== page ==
Broadway actress Patti LuPone says she’s stepping away from the stage


Actress and singer Patti LuPone said on Monday that she had given up her membership in the Actors’ Equity union, signaling a step away from her celebrated, decades-long Broadway career.

“Quite a week on Broadway, seeing my name being bandied about,” LuPone, a three-time Tony Award winner, tweeted. “Gave up my Equity card; no longer part of that circus. Figure it out. “

The tweet followed a week of high drama in the Broadway world that began when Lillias White, a “Hadestown” cast member, called out an audience member on Wednesday over her use of a captioning device, which White mistook for a cellphone. White drew intense criticism for the mistake, and the incident prompted comparisons to LuPone’s history of confronting audience members about their cellphone use during live shows.

Yet in a statement shared with The Washington Post, LuPone, 73, said she had dropped her union membership following her most recent production this summer – long before last week’s “Hadestown” incident.

“When the run of ‘Company’ ended this past July, I knew I wouldn’t be onstage for a very long time,” the performer said. “And at that point I made the decision to resign from Equity.”

LuPone also criticized the union for Broadway performers, telling People that she “didn’t want to give them any more money,” adding that the Actors’ Equity Association doesn’t “support actors at all.”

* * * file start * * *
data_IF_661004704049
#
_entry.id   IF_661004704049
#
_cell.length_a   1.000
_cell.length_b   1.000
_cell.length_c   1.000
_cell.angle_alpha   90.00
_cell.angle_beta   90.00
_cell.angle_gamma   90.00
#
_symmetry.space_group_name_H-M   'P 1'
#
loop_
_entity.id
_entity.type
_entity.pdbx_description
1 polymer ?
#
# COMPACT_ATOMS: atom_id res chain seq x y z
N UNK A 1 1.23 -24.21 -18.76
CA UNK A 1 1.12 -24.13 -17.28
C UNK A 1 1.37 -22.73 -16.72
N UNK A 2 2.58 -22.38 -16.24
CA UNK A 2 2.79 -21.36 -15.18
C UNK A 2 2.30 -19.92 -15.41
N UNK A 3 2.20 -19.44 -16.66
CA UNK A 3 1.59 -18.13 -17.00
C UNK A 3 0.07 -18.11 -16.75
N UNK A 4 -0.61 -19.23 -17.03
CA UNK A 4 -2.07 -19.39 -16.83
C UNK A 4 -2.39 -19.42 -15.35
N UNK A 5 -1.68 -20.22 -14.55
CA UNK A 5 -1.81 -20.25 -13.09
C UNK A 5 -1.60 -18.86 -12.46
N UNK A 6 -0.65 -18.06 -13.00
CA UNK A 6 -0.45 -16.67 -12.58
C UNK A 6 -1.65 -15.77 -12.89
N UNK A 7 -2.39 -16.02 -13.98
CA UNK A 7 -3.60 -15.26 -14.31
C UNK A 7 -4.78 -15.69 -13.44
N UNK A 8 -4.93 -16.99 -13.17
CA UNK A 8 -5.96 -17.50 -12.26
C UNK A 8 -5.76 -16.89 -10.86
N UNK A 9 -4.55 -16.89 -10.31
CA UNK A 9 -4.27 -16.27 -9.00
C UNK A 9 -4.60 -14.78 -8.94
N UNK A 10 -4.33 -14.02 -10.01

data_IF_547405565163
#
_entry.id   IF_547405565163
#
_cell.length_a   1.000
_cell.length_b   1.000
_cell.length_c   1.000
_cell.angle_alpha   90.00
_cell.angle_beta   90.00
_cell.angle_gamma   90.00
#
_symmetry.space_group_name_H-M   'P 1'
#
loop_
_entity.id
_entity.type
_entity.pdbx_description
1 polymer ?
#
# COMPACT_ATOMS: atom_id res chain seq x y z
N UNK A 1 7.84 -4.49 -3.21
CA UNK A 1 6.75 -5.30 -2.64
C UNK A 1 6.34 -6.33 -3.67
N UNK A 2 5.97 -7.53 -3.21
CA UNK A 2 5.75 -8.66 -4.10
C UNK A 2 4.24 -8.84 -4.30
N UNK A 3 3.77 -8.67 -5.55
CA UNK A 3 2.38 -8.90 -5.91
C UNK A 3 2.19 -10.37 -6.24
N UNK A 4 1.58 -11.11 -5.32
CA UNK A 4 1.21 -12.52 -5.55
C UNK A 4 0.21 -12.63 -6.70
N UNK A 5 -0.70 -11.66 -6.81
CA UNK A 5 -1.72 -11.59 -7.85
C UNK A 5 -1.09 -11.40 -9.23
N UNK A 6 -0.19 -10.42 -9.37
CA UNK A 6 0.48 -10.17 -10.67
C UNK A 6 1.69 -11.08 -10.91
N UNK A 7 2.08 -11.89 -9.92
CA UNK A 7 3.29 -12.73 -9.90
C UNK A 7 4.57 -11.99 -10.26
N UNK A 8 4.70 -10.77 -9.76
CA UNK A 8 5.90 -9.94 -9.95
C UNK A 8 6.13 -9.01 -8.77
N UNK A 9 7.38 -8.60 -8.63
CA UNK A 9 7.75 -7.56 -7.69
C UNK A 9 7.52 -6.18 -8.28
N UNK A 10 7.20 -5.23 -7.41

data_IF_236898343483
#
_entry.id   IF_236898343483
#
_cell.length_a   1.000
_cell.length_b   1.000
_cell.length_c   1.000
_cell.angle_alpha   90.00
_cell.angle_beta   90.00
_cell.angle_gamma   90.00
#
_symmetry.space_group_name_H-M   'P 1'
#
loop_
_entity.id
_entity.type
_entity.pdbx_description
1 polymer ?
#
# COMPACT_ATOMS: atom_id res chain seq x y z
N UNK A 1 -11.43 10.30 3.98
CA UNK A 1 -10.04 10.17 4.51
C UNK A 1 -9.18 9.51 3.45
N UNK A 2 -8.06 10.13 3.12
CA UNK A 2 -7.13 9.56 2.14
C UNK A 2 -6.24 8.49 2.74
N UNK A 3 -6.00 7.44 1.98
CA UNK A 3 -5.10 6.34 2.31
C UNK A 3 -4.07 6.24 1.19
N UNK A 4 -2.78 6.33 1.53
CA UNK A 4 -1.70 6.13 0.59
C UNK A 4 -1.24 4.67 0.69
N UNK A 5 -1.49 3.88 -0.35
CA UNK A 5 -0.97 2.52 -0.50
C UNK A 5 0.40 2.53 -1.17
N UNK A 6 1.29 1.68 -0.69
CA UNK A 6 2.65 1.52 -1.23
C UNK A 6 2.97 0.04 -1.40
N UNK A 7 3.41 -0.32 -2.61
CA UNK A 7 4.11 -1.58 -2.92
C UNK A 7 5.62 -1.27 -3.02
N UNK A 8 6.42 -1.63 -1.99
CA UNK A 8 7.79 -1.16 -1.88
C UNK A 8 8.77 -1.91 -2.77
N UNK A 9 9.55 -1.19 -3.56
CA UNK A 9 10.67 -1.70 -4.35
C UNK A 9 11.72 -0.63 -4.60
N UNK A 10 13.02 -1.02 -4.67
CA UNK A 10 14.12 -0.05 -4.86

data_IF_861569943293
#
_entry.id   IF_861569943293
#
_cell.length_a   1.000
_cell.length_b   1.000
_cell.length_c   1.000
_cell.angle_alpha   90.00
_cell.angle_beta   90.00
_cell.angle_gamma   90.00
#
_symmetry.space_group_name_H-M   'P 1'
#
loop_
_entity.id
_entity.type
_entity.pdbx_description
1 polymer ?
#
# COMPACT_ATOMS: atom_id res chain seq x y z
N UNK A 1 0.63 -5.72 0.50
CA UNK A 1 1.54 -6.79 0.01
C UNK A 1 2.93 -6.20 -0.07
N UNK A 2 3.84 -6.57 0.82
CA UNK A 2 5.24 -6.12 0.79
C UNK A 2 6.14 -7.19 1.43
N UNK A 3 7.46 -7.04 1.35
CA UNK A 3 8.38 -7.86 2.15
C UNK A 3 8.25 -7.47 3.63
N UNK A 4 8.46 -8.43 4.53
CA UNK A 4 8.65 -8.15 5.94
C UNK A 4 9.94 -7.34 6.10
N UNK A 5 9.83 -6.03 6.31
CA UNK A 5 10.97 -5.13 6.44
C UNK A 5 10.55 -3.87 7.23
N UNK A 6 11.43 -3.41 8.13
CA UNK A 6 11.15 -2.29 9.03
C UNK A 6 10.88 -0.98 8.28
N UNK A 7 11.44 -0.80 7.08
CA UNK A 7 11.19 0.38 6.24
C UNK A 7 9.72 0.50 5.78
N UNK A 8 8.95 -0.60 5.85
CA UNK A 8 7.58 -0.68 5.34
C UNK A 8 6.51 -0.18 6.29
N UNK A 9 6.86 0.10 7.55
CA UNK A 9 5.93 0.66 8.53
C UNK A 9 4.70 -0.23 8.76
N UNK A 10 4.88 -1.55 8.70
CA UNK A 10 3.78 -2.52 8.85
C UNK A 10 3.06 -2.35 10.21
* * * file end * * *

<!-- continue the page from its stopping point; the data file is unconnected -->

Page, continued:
She told People that the union accepted her resignation, and she would have to be approved to rejoin. The Actors’ Equity Association, which represents tens of thousands of actors and stage managers, did not immediately respond to a request for comment from The Post.

This is not the first time LuPone has talked about leaving Broadway. In 2015, after making headlines for snatching an audience member’s cellphone out of their hands during a performance of “Shows for Days,” LuPone told The Post: “I am so defeated by this issue that I seriously question whether I want to work on stage anymore. “

LuPone had accused that audience member of texting during her performance, and was praised for her actions. Similarly, a crowd applauded her for stopping mid-song during a 2009 “Gypsy” performance to yell at someone who was taking pictures during the show.

The use of electronic devices during theater productions has been an increasingly common complaint among performers. But last week, White, who is Black, received a far different response when accusing an audience member of using a phone during her show. And while the circumstances of White’s engagement di lei with the audience member were different from LuPone’s 2015 and 2009 confrontations, observers said the contrast in treatment represented a double standard.

While LuPone was applauded for her actions, White faced a wave of backlash – some of it so vicious that the audience member whom White called out pleaded with people on social media to “stop harassing” the actress.

“Hadestown” apologized to the theatergoer, but condemned the online response to White, saying in a statement to the New York Times that the reactions on social media had “devolved into racist, ageist and other abhorrently discriminatory language.”

LuPone did not directly comment on the controversy, aside from referencing her name being mentioned over the past week.

The actress has been nominated for eight Tony Awards, winning her first in 1980 for her work in “Evita.” She won her third Tony this year for her work of lei in “Company.”

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